• Screw on the new jewellery top clockwise.
  • Clean the area a second time and then blot dry.

How to take out the piercing

If you have to take out the dermal piercing, ask your piercer to do it for you. You should never try to take this piercing out yourself.

Your piercer will be:

  • Wash the piercing using sterile solution and pat dry.
  • Unscrew the jewellery top.
  • Also, massage the skin around it to work the anchor loose.
  • Take a scalpel and make an incision relative to the anchor base size.
  • With the scalpel, cut away any scar tissue around the anchor.
  • With forceps, pull the skin anchor out.
  • Suture or bandage the area.

If you can get a cosmetic surgeon or general practitioner to remove the dermal, that is fine, but make sure to run it by your piercer first. They can debate the advantages and disadvantages of a third party removing the anchor and can get recommendations.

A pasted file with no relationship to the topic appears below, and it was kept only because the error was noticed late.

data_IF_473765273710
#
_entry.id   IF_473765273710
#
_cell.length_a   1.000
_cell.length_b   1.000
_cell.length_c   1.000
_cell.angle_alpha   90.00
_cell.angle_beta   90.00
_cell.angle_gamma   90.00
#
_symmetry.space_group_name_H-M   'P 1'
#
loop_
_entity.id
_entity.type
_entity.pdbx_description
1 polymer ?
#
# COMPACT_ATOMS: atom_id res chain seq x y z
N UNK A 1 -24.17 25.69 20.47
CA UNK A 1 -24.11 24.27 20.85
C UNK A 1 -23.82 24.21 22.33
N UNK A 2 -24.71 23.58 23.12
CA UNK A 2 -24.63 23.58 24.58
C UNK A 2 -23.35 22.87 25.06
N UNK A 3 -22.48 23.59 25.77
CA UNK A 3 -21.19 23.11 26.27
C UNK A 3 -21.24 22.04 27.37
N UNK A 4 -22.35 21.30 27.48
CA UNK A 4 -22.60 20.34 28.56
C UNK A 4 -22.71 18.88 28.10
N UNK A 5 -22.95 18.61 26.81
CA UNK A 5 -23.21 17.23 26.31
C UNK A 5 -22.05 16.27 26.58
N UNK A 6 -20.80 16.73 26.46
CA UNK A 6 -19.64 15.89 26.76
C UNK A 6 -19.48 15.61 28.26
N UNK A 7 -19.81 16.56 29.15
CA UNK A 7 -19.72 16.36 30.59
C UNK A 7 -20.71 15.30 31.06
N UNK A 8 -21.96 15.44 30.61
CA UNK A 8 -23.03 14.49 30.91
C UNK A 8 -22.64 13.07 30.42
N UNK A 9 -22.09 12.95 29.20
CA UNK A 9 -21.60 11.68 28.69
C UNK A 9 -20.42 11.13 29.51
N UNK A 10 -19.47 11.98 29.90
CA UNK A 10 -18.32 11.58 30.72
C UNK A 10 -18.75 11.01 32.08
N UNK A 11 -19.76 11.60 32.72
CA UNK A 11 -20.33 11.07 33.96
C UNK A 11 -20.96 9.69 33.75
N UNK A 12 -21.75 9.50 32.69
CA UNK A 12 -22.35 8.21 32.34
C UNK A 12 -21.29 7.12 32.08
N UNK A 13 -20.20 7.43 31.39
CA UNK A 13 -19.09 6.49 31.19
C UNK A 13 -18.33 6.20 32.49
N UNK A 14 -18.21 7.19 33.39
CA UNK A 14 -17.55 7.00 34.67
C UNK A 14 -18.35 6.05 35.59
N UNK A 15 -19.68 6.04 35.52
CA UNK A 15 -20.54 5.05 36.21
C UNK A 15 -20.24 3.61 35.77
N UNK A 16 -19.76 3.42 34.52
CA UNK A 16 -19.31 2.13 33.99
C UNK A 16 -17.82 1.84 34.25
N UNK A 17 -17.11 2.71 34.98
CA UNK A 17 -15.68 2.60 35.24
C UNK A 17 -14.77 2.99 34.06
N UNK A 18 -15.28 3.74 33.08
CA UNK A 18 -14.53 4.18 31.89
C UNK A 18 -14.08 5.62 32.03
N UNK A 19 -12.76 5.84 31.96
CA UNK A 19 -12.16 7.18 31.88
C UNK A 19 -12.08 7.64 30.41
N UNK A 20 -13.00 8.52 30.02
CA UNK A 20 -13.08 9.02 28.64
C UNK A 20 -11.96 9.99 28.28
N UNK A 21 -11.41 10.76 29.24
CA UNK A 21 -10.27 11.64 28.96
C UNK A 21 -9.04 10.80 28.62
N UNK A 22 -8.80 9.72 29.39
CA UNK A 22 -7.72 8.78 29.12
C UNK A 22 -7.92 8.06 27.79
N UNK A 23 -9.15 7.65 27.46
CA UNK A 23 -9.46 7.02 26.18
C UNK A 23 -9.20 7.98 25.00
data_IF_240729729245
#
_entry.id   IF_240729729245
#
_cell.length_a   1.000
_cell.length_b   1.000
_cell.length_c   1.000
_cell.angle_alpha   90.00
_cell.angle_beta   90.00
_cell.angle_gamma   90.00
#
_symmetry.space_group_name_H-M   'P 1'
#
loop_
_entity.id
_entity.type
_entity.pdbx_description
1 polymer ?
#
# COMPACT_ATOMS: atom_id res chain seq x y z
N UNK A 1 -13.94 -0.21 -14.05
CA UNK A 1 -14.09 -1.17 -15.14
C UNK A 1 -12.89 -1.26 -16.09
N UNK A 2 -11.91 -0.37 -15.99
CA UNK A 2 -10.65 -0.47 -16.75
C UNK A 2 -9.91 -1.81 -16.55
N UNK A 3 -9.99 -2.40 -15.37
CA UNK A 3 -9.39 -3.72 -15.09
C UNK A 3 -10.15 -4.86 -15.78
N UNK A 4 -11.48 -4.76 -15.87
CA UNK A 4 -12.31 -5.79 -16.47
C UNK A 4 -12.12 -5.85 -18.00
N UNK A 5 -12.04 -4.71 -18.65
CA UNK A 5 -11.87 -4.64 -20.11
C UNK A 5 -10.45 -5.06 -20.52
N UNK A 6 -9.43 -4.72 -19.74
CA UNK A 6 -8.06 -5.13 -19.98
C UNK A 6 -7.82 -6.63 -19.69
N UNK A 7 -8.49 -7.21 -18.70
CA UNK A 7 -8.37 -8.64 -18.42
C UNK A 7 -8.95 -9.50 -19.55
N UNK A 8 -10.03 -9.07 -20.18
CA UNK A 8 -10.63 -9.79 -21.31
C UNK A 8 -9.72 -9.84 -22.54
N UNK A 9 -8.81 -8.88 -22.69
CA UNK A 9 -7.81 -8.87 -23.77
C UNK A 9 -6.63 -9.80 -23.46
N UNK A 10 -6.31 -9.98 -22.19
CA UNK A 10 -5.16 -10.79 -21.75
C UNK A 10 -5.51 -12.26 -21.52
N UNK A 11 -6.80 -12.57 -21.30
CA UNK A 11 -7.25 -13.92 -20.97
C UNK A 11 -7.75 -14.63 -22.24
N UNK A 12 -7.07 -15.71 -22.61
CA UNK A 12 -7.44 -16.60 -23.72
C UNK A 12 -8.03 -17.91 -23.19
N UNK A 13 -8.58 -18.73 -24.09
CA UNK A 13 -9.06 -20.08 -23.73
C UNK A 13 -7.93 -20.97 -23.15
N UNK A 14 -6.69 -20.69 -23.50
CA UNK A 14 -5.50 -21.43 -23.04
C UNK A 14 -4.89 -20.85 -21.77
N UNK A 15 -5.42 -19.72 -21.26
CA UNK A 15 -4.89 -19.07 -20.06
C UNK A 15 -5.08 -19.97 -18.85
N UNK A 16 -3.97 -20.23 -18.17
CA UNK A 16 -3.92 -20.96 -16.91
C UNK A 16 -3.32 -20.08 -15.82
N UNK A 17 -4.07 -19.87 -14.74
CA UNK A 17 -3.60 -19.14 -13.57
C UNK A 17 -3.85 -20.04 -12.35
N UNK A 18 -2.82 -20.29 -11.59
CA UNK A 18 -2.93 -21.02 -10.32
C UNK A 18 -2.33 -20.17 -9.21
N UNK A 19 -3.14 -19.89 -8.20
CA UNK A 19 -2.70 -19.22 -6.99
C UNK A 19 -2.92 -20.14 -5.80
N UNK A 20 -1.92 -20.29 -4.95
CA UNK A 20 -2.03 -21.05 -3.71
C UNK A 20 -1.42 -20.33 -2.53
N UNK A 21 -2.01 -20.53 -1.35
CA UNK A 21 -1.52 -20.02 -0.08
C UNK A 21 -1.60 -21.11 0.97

Some FAQs

What should I know about dermal piercings?

If you enjoy activities or play sports, remember that even the mildest disruption easily displaces a dermal piercing. If you are in it for the long haul, wait to get your dermal piercing until an off-season or steel yourself for being less active while your dermal piercing heals. If that is not possible, then try another piercing type.

Does the dermal piercing hurt much?

Most definitely. After all, your piercer is jamming an instrument through several layers of skin. However, how much pain you are in is hard to say, as pain is so subjective, and everyone’s personal threshold for it is different.